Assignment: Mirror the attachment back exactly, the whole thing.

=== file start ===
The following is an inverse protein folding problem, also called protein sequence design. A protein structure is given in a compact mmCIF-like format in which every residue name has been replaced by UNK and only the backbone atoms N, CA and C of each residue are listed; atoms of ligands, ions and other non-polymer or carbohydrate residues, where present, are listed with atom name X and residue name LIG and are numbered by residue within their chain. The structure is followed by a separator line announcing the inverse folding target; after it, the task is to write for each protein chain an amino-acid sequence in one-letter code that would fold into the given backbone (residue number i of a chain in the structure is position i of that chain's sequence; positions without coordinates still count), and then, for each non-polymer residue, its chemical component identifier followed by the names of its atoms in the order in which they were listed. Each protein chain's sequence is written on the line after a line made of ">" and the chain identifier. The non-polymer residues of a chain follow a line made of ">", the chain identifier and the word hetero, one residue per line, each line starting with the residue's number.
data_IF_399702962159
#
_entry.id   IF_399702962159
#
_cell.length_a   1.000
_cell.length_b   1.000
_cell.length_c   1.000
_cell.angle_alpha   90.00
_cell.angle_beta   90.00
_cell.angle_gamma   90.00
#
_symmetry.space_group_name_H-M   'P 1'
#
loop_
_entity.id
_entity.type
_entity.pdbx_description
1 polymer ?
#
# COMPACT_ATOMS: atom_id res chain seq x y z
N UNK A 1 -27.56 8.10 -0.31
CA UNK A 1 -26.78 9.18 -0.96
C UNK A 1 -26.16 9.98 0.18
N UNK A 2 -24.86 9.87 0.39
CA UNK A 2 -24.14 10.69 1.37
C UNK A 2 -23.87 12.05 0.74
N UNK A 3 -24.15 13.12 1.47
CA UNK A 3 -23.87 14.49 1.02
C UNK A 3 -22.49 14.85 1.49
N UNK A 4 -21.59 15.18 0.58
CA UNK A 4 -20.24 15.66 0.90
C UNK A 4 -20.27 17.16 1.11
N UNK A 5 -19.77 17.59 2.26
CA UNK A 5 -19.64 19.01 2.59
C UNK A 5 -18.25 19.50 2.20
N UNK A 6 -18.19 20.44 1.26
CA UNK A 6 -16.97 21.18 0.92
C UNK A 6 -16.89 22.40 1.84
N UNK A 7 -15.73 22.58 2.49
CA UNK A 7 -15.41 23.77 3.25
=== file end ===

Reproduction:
The following is an inverse protein folding problem, also called protein sequence design. A protein structure is given in a compact mmCIF-like format in which every residue name has been replaced by UNK and only the backbone atoms N, CA and C of each residue are listed; atoms of ligands, ions and other non-polymer or carbohydrate residues, where present, are listed with atom name X and residue name LIG and are numbered by residue within their chain. The structure is followed by a separator line announcing the inverse folding target; after it, the task is to write for each protein chain an amino-acid sequence in one-letter code that would fold into the given backbone (residue number i of a chain in the structure is position i of that chain's sequence; positions without coordinates still count), and then, for each non-polymer residue, its chemical component identifier followed by the names of its atoms in the order in which they were listed. Each protein chain's sequence is written on the line after a line made of ">" and the chain identifier. The non-polymer residues of a chain follow a line made of ">", the chain identifier and the word hetero, one residue per line, each line starting with the residue's number.
data_IF_399702962159
#
_entry.id   IF_399702962159
#
_cell.length_a   1.000
_cell.length_b   1.000
_cell.length_c   1.000
_cell.angle_alpha   90.00
_cell.angle_beta   90.00
_cell.angle_gamma   90.00
#
_symmetry.space_group_name_H-M   'P 1'
#
loop_
_entity.id
_entity.type
_entity.pdbx_description
1 polymer ?
#
# COMPACT_ATOMS: atom_id res chain seq x y z
N UNK A 1 -27.56 8.10 -0.31
CA UNK A 1 -26.78 9.18 -0.96
C UNK A 1 -26.16 9.98 0.18
N UNK A 2 -24.86 9.87 0.39
CA UNK A 2 -24.14 10.69 1.37
C UNK A 2 -23.87 12.05 0.74
N UNK A 3 -24.15 13.12 1.47
CA UNK A 3 -23.87 14.49 1.02
C UNK A 3 -22.49 14.85 1.49
N UNK A 4 -21.59 15.18 0.58
CA UNK A 4 -20.24 15.66 0.90
C UNK A 4 -20.27 17.16 1.11
N UNK A 5 -19.77 17.59 2.26
CA UNK A 5 -19.64 19.01 2.59
C UNK A 5 -18.25 19.50 2.20
N UNK A 6 -18.19 20.44 1.26
CA UNK A 6 -16.97 21.18 0.92
C UNK A 6 -16.89 22.40 1.84
N UNK A 7 -15.73 22.58 2.49
CA UNK A 7 -15.41 23.77 3.25